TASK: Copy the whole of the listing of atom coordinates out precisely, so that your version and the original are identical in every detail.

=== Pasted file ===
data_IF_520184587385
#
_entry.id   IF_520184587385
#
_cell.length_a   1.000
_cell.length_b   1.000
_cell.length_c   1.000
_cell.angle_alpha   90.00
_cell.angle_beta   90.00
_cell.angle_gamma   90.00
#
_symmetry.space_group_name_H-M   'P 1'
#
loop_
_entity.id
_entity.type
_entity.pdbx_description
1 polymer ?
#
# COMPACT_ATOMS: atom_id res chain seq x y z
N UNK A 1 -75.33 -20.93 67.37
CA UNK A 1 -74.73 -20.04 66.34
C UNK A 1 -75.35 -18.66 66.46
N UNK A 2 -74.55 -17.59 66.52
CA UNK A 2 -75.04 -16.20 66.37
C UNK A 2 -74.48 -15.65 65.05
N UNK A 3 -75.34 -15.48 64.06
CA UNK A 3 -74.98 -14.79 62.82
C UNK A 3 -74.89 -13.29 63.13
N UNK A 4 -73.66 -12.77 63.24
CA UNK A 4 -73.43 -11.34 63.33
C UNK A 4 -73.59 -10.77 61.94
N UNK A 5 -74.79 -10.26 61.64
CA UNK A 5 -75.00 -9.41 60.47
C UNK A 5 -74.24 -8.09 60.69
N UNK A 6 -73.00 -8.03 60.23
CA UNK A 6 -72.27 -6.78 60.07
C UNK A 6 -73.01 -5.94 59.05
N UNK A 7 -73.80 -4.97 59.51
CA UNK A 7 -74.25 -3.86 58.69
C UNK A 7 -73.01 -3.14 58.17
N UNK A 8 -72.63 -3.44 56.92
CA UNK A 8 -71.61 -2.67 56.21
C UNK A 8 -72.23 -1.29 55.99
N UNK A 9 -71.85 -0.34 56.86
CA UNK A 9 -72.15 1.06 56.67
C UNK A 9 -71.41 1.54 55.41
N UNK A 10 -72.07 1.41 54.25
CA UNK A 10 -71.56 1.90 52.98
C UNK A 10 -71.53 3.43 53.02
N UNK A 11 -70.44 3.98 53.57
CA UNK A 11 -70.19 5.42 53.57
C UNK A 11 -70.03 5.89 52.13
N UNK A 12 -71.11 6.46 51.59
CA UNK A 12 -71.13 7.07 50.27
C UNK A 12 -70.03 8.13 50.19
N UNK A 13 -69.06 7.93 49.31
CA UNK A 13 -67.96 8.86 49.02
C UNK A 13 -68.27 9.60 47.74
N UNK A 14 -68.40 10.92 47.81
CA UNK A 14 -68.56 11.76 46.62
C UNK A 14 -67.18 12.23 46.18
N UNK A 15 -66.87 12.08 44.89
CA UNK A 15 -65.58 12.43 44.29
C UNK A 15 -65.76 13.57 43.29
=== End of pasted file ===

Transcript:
data_IF_520184587385
#
_entry.id   IF_520184587385
#
_cell.length_a   1.000
_cell.length_b   1.000
_cell.length_c   1.000
_cell.angle_alpha   90.00
_cell.angle_beta   90.00
_cell.angle_gamma   90.00
#
_symmetry.space_group_name_H-M   'P 1'
#
loop_
_entity.id
_entity.type
_entity.pdbx_description
1 polymer ?
#
# COMPACT_ATOMS: atom_id res chain seq x y z
N UNK A 1 -75.33 -20.93 67.37
CA UNK A 1 -74.73 -20.04 66.34
C UNK A 1 -75.35 -18.66 66.46
N UNK A 2 -74.55 -17.59 66.52
CA UNK A 2 -75.04 -16.20 66.37
C UNK A 2 -74.48 -15.65 65.05
N UNK A 3 -75.34 -15.48 64.06
CA UNK A 3 -74.98 -14.79 62.82
C UNK A 3 -74.89 -13.29 63.13
N UNK A 4 -73.66 -12.77 63.24
CA UNK A 4 -73.43 -11.34 63.33
C UNK A 4 -73.59 -10.77 61.94
N UNK A 5 -74.79 -10.26 61.64
CA UNK A 5 -75.00 -9.41 60.47
C UNK A 5 -74.24 -8.09 60.69
N UNK A 6 -73.00 -8.03 60.23
CA UNK A 6 -72.27 -6.78 60.07
C UNK A 6 -73.01 -5.94 59.05
N UNK A 7 -73.80 -4.97 59.51
CA UNK A 7 -74.25 -3.86 58.69
C UNK A 7 -73.01 -3.14 58.17
N UNK A 8 -72.63 -3.44 56.92
CA UNK A 8 -71.61 -2.67 56.21
C UNK A 8 -72.23 -1.29 55.99
N UNK A 9 -71.85 -0.34 56.86
CA UNK A 9 -72.15 1.06 56.67
C UNK A 9 -71.41 1.54 55.41
N UNK A 10 -72.07 1.41 54.25
CA UNK A 10 -71.56 1.90 52.98
C UNK A 10 -71.53 3.43 53.02
N UNK A 11 -70.44 3.98 53.57
CA UNK A 11 -70.19 5.42 53.57
C UNK A 11 -70.03 5.89 52.13
N UNK A 12 -71.11 6.46 51.59
CA UNK A 12 -71.13 7.07 50.27
C UNK A 12 -70.03 8.13 50.19
N UNK A 13 -69.06 7.93 49.31
CA UNK A 13 -67.96 8.86 49.02
C UNK A 13 -68.27 9.60 47.74
N UNK A 14 -68.40 10.92 47.81
CA UNK A 14 -68.56 11.76 46.62
C UNK A 14 -67.18 12.23 46.18
N UNK A 15 -66.87 12.08 44.89
CA UNK A 15 -65.58 12.43 44.29
C UNK A 15 -65.76 13.57 43.29